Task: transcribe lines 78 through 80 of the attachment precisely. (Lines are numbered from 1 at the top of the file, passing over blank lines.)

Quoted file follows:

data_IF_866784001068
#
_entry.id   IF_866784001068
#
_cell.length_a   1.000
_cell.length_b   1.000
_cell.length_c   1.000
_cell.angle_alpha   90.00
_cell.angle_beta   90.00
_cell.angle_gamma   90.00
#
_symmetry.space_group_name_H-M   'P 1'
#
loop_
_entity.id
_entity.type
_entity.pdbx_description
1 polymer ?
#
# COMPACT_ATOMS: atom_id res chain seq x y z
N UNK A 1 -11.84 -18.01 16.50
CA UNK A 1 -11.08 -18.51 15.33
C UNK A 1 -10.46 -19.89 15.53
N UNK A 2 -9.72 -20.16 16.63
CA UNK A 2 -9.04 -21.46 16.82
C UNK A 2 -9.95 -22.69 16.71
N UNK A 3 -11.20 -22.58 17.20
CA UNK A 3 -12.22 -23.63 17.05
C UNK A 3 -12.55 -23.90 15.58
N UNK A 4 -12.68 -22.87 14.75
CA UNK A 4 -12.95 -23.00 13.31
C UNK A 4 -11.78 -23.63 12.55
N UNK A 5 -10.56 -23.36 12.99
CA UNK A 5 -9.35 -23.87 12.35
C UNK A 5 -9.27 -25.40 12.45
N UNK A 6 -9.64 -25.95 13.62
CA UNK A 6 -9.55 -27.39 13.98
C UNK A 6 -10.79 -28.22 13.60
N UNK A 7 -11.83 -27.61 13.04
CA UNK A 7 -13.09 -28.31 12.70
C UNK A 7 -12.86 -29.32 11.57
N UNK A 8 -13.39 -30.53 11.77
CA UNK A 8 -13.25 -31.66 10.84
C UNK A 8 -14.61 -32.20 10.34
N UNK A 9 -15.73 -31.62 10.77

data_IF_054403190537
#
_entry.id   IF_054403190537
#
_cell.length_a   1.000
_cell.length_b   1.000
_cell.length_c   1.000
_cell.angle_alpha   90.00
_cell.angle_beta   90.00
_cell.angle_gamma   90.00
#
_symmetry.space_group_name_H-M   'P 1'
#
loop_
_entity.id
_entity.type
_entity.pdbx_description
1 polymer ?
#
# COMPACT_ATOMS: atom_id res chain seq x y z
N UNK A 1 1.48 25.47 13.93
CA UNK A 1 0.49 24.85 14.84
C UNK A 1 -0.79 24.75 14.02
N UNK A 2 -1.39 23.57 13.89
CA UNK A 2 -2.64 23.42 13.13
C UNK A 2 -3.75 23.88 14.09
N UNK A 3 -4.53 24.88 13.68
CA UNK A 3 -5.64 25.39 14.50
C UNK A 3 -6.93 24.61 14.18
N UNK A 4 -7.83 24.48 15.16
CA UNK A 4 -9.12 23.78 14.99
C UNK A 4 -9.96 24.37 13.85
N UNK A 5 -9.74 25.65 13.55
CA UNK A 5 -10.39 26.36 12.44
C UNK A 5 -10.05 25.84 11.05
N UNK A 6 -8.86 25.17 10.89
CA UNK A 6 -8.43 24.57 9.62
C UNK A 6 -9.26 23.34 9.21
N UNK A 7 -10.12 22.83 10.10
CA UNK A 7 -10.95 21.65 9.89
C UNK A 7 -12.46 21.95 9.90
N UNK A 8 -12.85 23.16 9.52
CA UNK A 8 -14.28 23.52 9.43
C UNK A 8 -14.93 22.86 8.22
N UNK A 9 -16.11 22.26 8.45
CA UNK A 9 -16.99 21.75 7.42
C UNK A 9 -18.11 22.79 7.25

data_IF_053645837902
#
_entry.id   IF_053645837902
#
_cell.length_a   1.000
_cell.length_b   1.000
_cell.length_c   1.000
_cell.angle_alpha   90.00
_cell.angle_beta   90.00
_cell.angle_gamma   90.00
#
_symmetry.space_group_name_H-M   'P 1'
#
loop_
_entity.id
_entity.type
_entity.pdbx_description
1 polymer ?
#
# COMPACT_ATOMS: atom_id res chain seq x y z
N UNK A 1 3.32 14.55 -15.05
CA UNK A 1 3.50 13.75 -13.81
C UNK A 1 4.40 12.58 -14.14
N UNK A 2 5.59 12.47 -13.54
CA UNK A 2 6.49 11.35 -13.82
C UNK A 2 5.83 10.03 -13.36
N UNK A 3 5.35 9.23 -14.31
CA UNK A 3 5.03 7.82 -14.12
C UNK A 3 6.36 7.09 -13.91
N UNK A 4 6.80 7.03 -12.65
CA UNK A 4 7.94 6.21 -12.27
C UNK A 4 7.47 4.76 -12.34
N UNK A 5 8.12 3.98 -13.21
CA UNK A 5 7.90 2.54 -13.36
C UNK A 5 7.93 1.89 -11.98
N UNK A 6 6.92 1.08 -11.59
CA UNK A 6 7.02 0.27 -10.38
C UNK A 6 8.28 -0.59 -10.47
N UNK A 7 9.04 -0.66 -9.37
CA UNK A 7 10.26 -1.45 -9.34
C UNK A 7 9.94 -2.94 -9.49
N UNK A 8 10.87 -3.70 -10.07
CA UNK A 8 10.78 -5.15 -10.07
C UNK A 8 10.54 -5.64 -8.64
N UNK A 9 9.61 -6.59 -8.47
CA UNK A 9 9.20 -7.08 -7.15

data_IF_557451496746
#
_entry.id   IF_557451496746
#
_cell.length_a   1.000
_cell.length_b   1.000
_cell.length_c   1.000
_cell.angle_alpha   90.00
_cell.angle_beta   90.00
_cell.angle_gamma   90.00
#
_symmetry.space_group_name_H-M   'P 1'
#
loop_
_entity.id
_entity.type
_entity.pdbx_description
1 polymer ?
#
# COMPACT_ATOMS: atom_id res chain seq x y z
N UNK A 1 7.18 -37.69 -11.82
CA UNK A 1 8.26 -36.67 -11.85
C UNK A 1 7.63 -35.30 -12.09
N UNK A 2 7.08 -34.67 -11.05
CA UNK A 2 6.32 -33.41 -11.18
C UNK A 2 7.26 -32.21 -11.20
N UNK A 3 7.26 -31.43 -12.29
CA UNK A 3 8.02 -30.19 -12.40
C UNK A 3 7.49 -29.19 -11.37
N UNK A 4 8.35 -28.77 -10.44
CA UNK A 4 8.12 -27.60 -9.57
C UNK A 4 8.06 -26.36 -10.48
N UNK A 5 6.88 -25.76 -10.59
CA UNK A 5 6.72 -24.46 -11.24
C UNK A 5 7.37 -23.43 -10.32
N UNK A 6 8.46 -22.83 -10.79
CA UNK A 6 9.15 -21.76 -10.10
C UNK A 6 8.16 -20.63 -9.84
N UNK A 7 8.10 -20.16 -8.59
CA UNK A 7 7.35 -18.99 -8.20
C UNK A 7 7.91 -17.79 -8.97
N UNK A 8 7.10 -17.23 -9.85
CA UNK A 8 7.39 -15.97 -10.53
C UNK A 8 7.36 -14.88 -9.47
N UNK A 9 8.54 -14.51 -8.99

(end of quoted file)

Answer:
N UNK A 5 -9.74 25.65 13.55
CA UNK A 5 -10.39 26.36 12.44
C UNK A 5 -10.05 25.84 11.05